“I feel invisible.”
I often hear variations on that statement from people who are middle-aged or older, especially women. As our bodies age and younger people find us less physically attractive, they seem to look right through us, as if we no longer exist. Finding that we have lost our sexual currency can come as a blow to our self-esteem, even for those of us who haven’t relied heavily on our looks to garner attention. Most people enjoy being noticed and found attractive. Hardly anyone wants to feel as if they don’t exist.
As we begin to develop a sense of self during the earliest months of life, being “seen” by our caretakers plays a central role. The joy we perceive in our parents’ gaze makes us feel that we are beautiful and important, an experience that lays the foundation for healthy self-esteem. Even as adults, we depend to a significant degree on being noticed and admired to maintain our sense of self. This isn’t merely narcissism in the unhealthy sense of the word. Human beings are social animals, defining ourselves through interconnection: Although we build self-esteem by living up to our own personal values and standards, we also rely upon the regard of others to feel good about ourselves.
The primary definition of the word regard is “a feeling of respect or admiration for someone” but in its secondary sense, it conveys the idea of looking or gazing. Throughout our lives, when other people look upon us with respect or admiration, it supports our sense of self-worth.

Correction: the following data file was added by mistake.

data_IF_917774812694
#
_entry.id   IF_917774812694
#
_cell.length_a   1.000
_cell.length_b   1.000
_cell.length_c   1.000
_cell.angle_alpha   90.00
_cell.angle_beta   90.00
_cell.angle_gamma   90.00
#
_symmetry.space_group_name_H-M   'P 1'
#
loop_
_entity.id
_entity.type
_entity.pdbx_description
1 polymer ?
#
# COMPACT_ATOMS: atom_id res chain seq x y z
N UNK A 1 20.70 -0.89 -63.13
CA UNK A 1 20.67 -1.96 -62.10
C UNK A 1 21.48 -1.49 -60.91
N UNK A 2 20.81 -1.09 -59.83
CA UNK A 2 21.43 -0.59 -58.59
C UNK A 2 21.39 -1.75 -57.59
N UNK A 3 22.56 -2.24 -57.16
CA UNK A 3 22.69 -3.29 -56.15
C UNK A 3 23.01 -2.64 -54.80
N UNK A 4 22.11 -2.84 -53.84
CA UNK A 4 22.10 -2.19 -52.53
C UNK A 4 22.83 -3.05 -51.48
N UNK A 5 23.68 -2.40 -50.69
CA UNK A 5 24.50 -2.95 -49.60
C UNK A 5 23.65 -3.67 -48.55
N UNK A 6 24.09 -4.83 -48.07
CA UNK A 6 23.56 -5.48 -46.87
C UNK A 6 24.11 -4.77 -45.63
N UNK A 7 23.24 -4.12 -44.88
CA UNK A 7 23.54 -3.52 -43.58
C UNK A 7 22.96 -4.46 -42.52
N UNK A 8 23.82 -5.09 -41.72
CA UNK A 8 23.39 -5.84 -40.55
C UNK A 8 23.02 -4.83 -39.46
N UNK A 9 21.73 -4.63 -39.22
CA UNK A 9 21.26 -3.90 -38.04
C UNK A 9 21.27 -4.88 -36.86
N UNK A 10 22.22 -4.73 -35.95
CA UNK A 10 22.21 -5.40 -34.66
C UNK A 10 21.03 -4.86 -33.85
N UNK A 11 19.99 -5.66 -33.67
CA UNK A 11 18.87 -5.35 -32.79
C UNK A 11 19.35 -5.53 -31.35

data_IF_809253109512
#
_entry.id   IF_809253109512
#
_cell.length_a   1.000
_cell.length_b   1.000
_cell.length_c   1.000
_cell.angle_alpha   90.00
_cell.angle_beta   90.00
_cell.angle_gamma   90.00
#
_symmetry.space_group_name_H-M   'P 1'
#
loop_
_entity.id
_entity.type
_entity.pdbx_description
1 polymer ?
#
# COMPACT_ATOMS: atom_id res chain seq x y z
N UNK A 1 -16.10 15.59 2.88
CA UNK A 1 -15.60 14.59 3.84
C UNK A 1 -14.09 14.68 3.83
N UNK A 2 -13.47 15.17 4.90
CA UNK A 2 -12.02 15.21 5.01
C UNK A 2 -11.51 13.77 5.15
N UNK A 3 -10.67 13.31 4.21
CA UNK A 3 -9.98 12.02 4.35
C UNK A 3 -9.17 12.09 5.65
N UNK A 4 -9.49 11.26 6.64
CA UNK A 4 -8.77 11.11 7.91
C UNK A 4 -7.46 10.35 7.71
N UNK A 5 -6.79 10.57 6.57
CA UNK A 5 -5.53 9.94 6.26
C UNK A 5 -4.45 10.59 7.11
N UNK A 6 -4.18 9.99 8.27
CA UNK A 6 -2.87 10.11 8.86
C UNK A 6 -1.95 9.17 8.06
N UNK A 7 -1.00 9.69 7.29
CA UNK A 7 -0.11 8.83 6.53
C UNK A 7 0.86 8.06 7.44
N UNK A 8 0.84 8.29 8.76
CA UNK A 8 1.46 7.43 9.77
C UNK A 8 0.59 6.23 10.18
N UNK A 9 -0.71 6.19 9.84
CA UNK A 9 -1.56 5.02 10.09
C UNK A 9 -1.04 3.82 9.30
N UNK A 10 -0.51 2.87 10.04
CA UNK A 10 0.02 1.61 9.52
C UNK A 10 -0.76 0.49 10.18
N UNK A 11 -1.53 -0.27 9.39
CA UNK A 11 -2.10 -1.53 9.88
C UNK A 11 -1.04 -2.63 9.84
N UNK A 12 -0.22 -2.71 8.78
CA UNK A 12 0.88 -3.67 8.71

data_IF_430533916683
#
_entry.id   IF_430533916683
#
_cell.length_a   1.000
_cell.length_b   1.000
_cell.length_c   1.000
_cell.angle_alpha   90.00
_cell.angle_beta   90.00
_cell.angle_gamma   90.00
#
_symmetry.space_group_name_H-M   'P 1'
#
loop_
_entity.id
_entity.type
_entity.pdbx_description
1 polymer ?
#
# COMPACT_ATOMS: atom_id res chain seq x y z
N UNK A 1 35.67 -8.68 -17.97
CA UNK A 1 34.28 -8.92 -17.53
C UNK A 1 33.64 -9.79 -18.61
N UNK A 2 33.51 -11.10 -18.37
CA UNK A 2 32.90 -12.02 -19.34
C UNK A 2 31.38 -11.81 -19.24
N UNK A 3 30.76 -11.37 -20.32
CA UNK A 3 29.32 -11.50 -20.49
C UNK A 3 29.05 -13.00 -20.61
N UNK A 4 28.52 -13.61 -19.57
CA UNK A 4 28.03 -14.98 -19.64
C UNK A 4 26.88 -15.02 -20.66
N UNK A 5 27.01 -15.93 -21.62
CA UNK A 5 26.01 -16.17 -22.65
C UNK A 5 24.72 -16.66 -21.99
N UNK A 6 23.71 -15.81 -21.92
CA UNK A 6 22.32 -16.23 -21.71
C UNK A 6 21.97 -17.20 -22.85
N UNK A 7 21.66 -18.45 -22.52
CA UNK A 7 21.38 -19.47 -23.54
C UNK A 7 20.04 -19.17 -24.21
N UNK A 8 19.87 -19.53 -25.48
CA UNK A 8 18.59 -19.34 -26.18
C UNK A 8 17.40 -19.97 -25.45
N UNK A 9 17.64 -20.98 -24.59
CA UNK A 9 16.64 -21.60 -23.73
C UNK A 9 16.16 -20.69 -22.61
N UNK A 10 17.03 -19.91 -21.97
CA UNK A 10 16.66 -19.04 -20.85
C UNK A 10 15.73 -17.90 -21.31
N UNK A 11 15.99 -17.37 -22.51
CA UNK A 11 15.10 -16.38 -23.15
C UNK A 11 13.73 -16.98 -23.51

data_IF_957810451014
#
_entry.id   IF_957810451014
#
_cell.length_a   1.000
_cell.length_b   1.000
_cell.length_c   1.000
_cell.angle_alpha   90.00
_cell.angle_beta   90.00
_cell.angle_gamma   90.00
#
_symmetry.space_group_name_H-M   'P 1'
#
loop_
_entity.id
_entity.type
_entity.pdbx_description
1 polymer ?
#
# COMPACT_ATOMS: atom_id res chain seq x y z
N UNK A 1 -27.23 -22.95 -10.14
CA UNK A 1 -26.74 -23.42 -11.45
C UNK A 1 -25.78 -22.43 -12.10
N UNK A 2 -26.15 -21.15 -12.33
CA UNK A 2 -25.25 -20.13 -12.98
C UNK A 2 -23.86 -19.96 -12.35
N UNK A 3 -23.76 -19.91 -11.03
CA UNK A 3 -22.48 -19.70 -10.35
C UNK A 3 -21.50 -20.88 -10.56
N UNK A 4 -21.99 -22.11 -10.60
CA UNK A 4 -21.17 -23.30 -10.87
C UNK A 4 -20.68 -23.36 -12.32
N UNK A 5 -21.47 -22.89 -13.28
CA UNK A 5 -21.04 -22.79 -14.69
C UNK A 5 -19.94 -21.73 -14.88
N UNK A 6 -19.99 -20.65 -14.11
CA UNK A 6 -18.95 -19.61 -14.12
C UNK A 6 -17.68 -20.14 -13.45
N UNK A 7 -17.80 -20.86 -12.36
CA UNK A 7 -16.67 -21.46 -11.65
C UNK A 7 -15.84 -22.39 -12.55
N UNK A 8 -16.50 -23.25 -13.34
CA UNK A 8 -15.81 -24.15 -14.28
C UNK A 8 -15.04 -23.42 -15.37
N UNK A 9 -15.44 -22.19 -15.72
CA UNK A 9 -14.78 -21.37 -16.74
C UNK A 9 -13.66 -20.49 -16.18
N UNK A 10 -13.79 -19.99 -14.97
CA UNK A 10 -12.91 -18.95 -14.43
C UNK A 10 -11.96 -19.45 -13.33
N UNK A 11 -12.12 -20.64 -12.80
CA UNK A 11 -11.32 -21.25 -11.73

In later life, when others stop looking, we naturally experience it as a narcissistic injury, as if it means that we are no longer “beautiful” and important. Even people who have never traded on their looks will find this experience painful to some degree.
The many articles on the subject of increasing invisibility with age tend to blame a superficial, ageist society that places supreme value on youthful sex appeal. While valid, this social critique ignores the fact that getting older inevitably involves a kind of narcissistic injury: with the changing of the generational guard, it is no longer “our turn.” The locus of social interest shifts to much younger men and women, now going off to college and launching their careers.
For those of us who married and reared children, we watch as they wed and start families of their own. It’s no longer about us, not in the same way. As we pass our prime, we may continue pursuing goals and ambitions, but it is with a growing awareness that other, younger people coming after us haven’t yet reached their peak.
On a biological level, this is all in the natural order of things, but many of us nonetheless find it a painful fact that our personal passions and concerns no longer take center stage, that we’re now more often in a supporting role than playing the lead. In his seven stages of psychosocial development, the psychologist Erik Erikson identifies the “crisis” of middle age as a conflict between generativity and self-doubt. Generativity means we come to place increasing value on guiding the next generation—as parents, educators, artists, or social activists. A person who instead remains self-centered, unable to accept the changing of the generational guard, grows increasingly dissatisfied and stagnant.